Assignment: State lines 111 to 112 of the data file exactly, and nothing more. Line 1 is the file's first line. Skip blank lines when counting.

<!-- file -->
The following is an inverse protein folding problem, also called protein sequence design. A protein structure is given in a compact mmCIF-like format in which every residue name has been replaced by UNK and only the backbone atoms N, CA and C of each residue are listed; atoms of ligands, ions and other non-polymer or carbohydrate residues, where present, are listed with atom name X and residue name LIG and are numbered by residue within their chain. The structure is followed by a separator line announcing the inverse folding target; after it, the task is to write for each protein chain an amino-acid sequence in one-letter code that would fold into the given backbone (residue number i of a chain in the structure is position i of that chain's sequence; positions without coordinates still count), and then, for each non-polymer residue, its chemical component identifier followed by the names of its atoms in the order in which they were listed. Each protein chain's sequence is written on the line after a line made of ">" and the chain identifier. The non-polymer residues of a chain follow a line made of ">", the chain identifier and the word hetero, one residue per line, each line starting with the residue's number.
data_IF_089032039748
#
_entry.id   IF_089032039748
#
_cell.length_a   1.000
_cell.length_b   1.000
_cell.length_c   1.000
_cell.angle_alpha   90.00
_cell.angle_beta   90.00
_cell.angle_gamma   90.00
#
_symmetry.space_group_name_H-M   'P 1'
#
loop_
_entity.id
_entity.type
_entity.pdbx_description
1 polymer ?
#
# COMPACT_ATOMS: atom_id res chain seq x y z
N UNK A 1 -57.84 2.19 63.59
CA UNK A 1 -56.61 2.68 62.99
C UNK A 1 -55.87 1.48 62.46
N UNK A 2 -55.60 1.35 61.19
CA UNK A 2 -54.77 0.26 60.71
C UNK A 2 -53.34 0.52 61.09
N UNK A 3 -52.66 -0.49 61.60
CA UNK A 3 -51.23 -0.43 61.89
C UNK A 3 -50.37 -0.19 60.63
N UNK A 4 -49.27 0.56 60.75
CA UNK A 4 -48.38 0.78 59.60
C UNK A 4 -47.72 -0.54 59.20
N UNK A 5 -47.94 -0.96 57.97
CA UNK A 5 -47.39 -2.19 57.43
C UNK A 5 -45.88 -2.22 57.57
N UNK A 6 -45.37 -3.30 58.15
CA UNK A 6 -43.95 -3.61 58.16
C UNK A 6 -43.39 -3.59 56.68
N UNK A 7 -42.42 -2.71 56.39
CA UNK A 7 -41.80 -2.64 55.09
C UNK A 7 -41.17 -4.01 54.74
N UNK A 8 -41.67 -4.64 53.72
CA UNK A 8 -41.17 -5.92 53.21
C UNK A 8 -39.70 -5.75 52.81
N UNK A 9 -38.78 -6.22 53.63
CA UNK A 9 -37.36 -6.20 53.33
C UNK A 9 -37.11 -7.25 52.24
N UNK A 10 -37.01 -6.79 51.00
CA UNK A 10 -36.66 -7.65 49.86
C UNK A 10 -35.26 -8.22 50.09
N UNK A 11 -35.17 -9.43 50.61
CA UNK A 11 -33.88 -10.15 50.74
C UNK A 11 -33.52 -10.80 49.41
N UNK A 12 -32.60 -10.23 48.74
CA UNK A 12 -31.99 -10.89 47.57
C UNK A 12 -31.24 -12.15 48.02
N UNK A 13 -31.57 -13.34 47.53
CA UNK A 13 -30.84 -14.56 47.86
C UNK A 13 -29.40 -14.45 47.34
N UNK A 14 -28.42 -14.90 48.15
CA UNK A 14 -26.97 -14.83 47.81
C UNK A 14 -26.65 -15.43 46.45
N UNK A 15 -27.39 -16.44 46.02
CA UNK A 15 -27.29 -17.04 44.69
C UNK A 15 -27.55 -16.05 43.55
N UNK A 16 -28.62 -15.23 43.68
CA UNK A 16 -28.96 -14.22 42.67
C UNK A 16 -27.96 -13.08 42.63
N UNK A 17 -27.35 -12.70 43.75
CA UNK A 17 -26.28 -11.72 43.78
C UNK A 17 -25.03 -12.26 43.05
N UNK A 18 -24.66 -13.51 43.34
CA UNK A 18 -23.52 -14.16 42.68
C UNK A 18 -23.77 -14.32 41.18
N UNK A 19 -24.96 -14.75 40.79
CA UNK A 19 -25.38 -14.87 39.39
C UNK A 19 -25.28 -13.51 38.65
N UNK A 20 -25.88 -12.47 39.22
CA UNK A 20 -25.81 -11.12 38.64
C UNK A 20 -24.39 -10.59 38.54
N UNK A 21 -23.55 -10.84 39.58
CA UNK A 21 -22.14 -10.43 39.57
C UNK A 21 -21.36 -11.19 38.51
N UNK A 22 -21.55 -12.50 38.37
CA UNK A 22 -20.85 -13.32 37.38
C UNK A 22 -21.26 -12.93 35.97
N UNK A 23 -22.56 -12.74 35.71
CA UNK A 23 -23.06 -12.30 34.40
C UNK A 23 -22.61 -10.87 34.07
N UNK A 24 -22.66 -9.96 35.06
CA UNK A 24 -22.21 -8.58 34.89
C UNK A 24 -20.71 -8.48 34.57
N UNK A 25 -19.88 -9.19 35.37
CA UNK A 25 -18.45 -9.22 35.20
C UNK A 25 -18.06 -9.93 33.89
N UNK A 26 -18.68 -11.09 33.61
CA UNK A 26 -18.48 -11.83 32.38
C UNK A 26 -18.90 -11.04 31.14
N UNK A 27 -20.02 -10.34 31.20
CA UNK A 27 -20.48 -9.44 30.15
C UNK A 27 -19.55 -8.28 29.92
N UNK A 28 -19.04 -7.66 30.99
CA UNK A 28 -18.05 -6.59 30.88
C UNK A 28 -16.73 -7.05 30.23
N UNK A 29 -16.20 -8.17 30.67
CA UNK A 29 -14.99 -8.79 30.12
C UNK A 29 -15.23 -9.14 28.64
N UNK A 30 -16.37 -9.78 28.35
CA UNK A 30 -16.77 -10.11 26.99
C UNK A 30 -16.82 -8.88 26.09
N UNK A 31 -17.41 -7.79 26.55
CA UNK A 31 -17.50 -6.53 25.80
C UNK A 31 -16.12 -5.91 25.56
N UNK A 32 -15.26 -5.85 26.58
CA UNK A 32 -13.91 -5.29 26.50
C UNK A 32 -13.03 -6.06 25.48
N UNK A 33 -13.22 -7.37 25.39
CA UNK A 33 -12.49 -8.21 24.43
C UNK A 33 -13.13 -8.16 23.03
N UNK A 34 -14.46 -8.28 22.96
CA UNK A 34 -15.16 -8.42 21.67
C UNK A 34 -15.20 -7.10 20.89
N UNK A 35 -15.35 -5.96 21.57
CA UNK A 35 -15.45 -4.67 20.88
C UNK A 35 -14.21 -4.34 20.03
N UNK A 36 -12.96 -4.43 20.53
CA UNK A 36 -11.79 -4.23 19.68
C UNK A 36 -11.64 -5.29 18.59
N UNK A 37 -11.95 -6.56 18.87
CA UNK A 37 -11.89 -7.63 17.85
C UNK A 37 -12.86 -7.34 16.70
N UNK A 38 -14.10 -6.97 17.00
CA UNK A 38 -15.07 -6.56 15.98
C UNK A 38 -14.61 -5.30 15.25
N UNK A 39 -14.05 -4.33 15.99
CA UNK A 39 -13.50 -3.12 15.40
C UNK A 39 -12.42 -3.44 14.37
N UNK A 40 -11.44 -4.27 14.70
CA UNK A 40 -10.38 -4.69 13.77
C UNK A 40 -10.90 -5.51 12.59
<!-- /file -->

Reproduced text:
C UNK A 30 -16.82 -8.88 26.09
N UNK A 31 -17.41 -7.79 26.55